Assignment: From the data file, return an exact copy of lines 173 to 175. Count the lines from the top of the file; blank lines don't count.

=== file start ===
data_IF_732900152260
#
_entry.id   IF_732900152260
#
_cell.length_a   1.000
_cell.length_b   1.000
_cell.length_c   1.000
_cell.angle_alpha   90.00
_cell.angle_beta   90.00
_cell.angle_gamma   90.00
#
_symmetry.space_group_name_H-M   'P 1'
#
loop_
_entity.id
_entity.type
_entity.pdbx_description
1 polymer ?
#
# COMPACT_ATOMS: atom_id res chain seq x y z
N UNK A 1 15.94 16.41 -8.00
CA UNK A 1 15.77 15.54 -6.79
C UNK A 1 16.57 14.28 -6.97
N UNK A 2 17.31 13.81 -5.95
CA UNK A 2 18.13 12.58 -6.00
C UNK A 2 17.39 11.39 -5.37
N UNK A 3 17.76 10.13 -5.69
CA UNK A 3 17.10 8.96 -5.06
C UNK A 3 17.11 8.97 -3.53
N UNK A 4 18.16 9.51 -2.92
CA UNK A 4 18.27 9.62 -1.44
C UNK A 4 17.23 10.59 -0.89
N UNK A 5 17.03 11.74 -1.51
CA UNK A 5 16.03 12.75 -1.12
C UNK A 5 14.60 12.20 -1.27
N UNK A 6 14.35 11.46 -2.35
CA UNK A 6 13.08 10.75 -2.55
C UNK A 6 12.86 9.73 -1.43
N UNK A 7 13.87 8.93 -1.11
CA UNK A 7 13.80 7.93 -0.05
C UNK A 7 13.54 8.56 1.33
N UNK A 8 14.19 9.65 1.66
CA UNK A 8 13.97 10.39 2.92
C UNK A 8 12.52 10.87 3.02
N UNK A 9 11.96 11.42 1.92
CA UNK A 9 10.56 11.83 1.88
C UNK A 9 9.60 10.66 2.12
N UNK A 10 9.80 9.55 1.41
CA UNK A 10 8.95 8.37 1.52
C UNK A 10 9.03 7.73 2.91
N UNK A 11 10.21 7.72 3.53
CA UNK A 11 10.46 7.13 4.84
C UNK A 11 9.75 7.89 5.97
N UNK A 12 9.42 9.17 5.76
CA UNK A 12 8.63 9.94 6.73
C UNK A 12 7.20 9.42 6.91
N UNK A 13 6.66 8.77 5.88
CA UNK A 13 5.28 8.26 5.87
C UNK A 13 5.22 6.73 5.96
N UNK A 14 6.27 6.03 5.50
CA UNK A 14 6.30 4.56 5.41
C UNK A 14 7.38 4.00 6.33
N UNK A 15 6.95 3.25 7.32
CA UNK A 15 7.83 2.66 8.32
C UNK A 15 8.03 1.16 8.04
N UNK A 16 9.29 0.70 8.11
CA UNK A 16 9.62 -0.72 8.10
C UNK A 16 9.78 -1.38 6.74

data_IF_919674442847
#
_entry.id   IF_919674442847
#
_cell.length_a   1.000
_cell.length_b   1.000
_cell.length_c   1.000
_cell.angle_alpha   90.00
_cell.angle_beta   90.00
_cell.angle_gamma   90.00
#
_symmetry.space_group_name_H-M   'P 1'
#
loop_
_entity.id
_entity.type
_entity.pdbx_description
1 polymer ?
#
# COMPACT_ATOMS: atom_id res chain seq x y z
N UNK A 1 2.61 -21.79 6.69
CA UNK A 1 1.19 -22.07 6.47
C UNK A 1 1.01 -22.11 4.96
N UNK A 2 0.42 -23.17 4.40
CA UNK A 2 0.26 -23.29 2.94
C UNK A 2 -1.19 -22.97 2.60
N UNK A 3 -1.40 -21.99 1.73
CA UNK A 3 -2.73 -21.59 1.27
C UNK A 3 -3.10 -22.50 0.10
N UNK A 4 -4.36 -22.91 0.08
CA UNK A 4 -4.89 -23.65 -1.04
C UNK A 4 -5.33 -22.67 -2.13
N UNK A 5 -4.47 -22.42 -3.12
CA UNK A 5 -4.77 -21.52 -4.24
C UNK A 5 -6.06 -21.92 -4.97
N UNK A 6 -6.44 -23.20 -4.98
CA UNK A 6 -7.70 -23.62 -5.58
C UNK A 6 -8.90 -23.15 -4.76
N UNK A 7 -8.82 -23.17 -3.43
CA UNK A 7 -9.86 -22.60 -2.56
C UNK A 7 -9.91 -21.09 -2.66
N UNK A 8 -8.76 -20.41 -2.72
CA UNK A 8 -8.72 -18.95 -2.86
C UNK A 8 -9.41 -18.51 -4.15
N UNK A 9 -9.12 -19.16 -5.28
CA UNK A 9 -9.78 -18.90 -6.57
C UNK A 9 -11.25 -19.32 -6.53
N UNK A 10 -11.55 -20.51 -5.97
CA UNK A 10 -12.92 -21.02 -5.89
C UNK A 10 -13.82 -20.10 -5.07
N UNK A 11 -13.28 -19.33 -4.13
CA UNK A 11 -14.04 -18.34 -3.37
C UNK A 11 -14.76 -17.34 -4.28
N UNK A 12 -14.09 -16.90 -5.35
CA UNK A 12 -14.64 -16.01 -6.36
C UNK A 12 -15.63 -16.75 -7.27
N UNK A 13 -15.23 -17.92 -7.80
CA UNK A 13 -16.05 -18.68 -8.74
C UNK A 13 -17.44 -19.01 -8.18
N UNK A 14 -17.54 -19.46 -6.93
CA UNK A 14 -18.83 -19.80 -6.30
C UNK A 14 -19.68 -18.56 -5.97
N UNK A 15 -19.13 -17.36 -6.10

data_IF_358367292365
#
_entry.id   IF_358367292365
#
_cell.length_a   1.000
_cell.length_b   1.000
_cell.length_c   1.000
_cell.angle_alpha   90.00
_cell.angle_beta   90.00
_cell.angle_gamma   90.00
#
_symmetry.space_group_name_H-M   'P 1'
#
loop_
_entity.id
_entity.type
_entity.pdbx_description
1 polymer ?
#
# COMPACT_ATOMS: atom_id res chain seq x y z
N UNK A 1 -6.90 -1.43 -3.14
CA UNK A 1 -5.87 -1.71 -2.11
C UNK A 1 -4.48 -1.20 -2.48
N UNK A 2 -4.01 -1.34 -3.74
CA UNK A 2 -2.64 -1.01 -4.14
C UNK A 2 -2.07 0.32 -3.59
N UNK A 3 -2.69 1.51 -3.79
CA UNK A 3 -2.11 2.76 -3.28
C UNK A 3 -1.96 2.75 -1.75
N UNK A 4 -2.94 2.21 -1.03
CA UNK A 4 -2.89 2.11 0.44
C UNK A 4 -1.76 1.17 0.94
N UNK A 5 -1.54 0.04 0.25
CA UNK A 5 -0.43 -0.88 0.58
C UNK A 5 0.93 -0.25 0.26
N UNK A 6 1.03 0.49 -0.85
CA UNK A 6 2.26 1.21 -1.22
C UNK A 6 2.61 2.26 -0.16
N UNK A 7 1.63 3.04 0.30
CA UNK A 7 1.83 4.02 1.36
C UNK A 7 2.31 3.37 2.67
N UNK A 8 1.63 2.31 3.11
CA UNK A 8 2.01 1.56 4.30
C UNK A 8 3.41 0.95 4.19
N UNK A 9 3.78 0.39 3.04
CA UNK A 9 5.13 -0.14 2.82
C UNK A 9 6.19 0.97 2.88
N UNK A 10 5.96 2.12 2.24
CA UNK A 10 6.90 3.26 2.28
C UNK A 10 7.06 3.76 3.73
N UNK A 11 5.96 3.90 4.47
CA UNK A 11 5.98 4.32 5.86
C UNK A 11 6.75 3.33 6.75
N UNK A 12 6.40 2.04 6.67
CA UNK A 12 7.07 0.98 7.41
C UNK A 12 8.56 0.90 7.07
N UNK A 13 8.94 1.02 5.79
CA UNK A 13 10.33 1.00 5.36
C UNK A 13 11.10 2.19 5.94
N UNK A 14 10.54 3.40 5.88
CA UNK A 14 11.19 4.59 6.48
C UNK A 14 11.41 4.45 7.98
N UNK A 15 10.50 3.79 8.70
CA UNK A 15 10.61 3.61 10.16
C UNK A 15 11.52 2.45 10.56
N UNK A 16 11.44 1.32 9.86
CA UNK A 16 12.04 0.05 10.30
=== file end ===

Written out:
N UNK A 8 1.63 2.31 3.11
CA UNK A 8 2.01 1.56 4.30
C UNK A 8 3.41 0.95 4.19